The easier, softer way is not the road less traveled. In this paper, I plan to use myself as a case study for a look inside the mind of a cheater. I will start out with a definition of academic dishonesty given by our school and hope to go through some valid excuses used by people who cheat. I will also look at how further complications and confusion arises by students and teachers perception of themselves and their role in the problem. I will address the changing culture and how it can be a useful smokescreen that tries to make cheating a social issue as well as a moral one. I will use morality to discredit a view that certain forms of dishonesty are more acceptable than others forms. I hope to end my research by showing that this is a serious problem for all us, if only by the effect cheating can have on the economy. This should give cause for alarm. Changes must be made in order to shift the personality of education from impersonal to personal, from social and mental only, to spiritual and moral also.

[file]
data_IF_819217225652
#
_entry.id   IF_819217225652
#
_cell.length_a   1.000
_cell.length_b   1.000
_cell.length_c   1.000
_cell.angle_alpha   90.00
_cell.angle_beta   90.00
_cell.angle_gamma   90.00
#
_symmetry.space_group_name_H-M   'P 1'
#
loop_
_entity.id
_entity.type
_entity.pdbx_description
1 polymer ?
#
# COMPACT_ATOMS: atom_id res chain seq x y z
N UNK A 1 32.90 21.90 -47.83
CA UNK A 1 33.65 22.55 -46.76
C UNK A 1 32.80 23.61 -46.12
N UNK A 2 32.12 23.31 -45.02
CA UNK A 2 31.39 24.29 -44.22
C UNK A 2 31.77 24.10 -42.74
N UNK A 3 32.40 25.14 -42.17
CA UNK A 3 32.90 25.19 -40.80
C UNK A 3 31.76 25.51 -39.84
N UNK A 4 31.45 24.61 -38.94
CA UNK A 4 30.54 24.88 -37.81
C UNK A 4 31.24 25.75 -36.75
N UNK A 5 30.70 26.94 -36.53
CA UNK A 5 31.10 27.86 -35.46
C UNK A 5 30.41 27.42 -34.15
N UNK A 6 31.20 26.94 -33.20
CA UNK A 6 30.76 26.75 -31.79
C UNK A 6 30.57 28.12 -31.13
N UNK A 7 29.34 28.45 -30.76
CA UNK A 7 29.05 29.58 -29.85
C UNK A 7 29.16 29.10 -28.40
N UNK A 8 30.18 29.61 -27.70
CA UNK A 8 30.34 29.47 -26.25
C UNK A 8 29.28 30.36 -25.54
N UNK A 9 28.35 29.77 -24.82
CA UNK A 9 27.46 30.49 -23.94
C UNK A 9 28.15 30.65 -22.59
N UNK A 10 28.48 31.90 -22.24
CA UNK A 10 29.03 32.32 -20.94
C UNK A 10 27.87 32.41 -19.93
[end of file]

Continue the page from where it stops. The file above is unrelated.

I must start this paper by stating the reason that I chose to do my paper on this topic is because I have cheated in the past. I do not like the fact that I feel I have had to cheat in order to get by. I hope that by doing some research into the topic and stating some changes that I have made I can better explain the reasoning of someone who is dishonest. In the University of Louisville's student handbook, the term "academic dishonesty" means obtaining or seeking to obtain an unfair academic advantage for oneself or for any other student; it includes lying, cheating, stealing, or engaging in otherwise dishonest conduct in the course of or related to a...
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McCabe, D. & Trevino. (1996). Cheat to Compete. Wilson Quarterly, 20, 126.
Oakeshott, M. (1975). Human Conduct. Oxford: Clarendo Press.
Shropshire, W. O. (1997). Of Being & Getting: Academic Honesty Discourse. Liberal Education, 83, 24-32.
Steebelman, S. (1998). Cybercheating: Dishonesty Goes Digital. American Libraries, 29, 48-51.
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